Let’s kick this post off with a little coffee porn. Meet Guissepe!
We still name things in and around the home, animate and not. Our former machine, Geppetto, after fourteen years of dutiful service has moved on to a new home, that of a recent house-sitter who I came to learn loves espresso. She was once a barista herself. Guissepe is a dual-boiler machine with a pre-infusion chamber, ideal for lightly wetting the coffee “puck” before the push of pressurized steam. This improves the flavor profile of the shot. Can you tell I’m a purist ;-). He’s also programmable, allowing you to automate the precise temperature and volume of every shot (double or single). I rarely pull singles for myself or HW (she enjoys milk-based drinks) but it’s a nice-to-have for the occasional guest whose caffeine tolerance is lower than mine. The steam wand is a four-hole jobber, so creating silky micro foam for lattes and cappuccinos is a breeze, once you get the hang of it.
There are many factors at play in an exceptional shot of espresso. It starts with the beans, of course. (Pro tip: Did you know the coffee bean is the nut of the fruit of a coffee plant (or tree), which is classified as a cherry). The type of roast one prefers is subjective. There are many good beans to choose from. I tried this one recently, a medium roast, and it was very good. Regardless of the roast you prefer, the beans must be fresh. Opinions differ on what “fresh” means in this context. My opinion is roasted beans, properly kept (air-tight container in the dark) should be consumed within 4-5 weeks of the roast date. Much beyond that and something happens to the beans causing the flavor to decay. The cause of this (chemistry) interests me though I don’t yet understand it.
Next comes grind. This is hugely important. For espresso, you must purchase a quality burr grinder. Do not even think about trying to make quality espresso using a conventional coffee grinder, it simply cannot grind the coffee fine enough. Burr grinders are not cheap. Ours is a Mazzer mini (aka Massimo, photo: left of Guissepe) that we’ve had for over fifteen years now. It’s a continuously adjustable model allowing you to dial in the grind just right. Which is what? Well, like everything else, it depends – mostly on the roast color (light, medium, or dark), the freshness (believe it or not, fresh vs old beans can render very different coarseness on the same grinder setting), and even bean size. Once you account for all that your goal is ground coffee that has the consistency of finely granulated sugar. Compared to the coarsely ground coffee you’d use in a drip machine, a fine espresso grind maximizes the surface area of the coffee exposed to the infused water, which extracts the flavor into the shot.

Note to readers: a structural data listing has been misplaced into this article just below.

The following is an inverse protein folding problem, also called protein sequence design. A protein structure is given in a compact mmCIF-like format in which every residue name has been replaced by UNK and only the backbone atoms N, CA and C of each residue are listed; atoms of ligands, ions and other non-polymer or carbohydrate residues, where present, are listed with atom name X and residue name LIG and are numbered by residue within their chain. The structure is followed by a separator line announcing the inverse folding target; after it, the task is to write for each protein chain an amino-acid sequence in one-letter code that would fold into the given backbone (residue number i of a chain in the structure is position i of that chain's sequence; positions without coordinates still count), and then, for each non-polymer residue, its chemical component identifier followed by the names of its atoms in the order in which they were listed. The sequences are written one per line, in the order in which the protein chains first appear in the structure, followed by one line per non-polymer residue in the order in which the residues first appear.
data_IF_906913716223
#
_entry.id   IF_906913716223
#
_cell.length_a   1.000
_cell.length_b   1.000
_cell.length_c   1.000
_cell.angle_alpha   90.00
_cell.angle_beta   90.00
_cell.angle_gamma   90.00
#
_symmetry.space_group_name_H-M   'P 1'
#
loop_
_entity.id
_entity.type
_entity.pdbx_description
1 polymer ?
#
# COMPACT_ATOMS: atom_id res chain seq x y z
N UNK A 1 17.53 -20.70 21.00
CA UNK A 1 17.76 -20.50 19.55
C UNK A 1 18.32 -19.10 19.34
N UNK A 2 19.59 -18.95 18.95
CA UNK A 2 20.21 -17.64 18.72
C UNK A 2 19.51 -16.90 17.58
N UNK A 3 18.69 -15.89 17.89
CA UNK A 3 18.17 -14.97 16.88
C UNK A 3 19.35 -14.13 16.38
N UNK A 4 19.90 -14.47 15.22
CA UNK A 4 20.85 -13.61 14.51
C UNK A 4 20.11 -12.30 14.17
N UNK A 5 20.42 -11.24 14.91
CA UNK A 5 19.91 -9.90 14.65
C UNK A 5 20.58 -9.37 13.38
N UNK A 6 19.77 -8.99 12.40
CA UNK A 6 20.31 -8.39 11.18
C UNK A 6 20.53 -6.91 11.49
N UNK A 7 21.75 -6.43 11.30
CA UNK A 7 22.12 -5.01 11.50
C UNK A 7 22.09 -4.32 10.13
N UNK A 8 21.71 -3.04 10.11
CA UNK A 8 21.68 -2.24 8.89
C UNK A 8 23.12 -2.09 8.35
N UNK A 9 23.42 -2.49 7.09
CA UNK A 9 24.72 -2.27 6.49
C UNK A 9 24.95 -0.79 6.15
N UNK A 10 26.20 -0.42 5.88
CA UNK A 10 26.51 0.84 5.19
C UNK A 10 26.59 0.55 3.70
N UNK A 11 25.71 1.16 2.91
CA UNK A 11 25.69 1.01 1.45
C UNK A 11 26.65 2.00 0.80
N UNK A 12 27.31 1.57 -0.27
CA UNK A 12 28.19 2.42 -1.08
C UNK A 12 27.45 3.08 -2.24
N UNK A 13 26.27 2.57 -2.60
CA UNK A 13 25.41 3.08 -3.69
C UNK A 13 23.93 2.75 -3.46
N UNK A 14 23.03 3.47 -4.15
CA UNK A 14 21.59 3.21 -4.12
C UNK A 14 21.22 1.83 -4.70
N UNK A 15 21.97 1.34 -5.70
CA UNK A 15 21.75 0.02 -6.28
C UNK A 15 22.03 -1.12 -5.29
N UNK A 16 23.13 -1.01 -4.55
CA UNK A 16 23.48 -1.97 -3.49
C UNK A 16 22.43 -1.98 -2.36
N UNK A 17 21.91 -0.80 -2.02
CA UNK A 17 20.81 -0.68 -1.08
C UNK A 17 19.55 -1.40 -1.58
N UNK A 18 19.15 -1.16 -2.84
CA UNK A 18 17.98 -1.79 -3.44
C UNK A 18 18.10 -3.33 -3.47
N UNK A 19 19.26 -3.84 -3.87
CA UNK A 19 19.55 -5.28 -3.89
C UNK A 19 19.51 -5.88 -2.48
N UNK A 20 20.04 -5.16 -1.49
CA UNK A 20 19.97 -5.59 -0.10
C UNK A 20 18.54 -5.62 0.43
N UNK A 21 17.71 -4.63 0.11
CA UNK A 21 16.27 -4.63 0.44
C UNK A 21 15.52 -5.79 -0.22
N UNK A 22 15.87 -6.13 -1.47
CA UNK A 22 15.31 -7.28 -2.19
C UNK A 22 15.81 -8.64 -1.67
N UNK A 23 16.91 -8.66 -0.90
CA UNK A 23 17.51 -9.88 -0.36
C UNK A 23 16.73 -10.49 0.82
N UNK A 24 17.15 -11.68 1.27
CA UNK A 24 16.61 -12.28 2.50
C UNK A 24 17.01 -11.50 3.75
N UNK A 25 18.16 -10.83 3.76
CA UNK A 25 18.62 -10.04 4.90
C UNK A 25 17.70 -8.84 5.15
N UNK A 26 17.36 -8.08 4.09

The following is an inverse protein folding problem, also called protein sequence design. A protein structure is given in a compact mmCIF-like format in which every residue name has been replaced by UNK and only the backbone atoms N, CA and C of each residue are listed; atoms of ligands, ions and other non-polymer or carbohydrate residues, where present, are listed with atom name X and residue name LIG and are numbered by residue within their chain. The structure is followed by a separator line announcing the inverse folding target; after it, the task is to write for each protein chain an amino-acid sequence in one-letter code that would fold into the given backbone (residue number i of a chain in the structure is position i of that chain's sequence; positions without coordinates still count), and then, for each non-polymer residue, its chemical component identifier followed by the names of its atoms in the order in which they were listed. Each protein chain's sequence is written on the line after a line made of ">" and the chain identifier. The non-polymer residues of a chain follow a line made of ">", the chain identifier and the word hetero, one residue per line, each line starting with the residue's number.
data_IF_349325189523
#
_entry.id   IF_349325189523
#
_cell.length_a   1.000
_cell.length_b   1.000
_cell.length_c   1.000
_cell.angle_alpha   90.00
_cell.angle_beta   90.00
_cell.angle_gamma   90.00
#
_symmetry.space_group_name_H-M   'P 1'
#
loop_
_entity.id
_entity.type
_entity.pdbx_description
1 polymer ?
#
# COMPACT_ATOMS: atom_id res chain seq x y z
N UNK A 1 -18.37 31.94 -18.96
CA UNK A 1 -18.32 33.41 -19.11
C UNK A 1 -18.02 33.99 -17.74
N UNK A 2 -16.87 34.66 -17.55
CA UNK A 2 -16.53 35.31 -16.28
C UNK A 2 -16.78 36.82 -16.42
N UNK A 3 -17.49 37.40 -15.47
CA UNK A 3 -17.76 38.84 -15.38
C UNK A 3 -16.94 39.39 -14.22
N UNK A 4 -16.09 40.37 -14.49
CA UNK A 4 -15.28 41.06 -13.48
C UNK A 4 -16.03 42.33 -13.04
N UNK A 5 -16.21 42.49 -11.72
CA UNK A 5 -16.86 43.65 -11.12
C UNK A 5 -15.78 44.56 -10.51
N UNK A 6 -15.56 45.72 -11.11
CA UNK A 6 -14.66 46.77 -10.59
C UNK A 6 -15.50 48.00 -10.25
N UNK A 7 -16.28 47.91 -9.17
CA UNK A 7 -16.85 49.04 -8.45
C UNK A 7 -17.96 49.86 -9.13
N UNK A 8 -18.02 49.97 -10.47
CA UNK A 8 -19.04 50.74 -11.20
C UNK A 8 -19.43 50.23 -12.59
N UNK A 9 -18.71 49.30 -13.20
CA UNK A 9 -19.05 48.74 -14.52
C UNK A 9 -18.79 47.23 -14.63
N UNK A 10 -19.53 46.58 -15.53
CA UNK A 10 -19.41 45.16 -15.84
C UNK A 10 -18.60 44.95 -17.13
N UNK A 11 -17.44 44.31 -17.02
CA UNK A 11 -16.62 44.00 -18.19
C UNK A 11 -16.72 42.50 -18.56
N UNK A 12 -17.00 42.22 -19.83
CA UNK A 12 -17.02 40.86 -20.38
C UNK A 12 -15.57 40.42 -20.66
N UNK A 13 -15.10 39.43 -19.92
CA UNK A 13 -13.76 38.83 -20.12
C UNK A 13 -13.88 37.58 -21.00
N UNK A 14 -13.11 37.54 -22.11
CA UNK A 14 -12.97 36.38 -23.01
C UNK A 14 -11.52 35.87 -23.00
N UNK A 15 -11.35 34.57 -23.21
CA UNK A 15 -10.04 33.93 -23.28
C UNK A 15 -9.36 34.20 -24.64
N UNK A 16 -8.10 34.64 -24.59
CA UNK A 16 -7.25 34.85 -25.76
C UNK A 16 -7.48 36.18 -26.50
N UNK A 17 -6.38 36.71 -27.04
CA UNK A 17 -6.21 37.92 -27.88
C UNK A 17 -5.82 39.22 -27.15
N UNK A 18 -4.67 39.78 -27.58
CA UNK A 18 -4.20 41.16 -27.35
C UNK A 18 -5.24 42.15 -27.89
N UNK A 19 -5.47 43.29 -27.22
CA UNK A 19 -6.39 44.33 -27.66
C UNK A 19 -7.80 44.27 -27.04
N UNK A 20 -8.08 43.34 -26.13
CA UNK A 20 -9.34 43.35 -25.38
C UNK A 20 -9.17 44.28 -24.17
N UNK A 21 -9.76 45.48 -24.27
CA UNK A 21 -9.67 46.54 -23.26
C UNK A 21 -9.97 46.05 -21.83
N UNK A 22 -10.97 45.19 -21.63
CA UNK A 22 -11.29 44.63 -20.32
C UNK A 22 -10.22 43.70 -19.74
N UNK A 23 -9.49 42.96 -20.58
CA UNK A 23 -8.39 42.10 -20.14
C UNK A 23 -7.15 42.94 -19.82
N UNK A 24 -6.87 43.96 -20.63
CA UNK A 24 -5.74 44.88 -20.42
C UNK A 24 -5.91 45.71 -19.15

Then there’s the volume of ground coffee in the basket. Experts recommend about 16-18 grams (for a double), adjustable depending on the size of the basket of course. Most “prosumer” machines, like Guissepe, have baskets large enough for that dose. Next comes the tamp. You need to invest in a good tamper, and like every gadget in making good espresso there are many to choose from. My advice: stick with the old-school style tamper, like this one. The rule-of-thumb is to tamp (compress) the evenly-distributed (!) grounds in the basket to about 30lbs of pressure. Although experiments I’ve seen concluded no difference in the final shot quality over the range of 5-30 lb. tamps. My advice: experiment til you get it right.
So, you’ve nailed the proper grind, decanted 16 grams into the basket, and tamped appropriately. That’s the puck. The next factors are water temperature and the bars of pressure needed to force hot water through the puck. I like 94 degrees centigrade for temperature at the brew head. As noted above, this value is programmable on Guissepe; the pressure on the other hand is a readout, displayed on the manometer (see photo). As the shot is being pulled the dial shows the pressure at the brew head. Again, depending on the volume of coffee, the grind, and the tamp, this should be around 7.5-9 bars of pressure. Below that minimum and the grind likely is too coarse; above, too fine.
Some machines don’t have a programmable volume feature. On those, another factor in drawing an a exceptional shot is how long to let the steamed water infuse the grounds. Opinions vary, but the rule-of-thumb for beginners is about 25-30 seconds (including pre-infusion if you have it). Guisspe has this feature but I still pay attention to the shot time. For a double, if it’s well outside this range I change my upstream parameters (finer/coarser grind, coffee volume, tamp strength, etc.).
And that’s it – time to enjoy! If you’ve dialed in all the parameters that go into an exceptional shot of espresso it should look something like this
Aficionados will note the quality of the crema there, that exquisite caramel cap on a perfect shot. If it’s too thin (or “blonde”) the coffee was likely over-extracted, and probably bitter; too thick and oily, under extracted, possibly sour.
At my workstation, during an average day, for myself and HW I will pull a total of four, sometimes five, double shots. At day’s end I clean up my mess, wash dishes, refill the reservoir (2.4L) and shut him down. I do that on my phone now since I connected Guissepe to a smart switch, which also lets me turn him on in the morning to heat up, without getting out of bed. First-world living!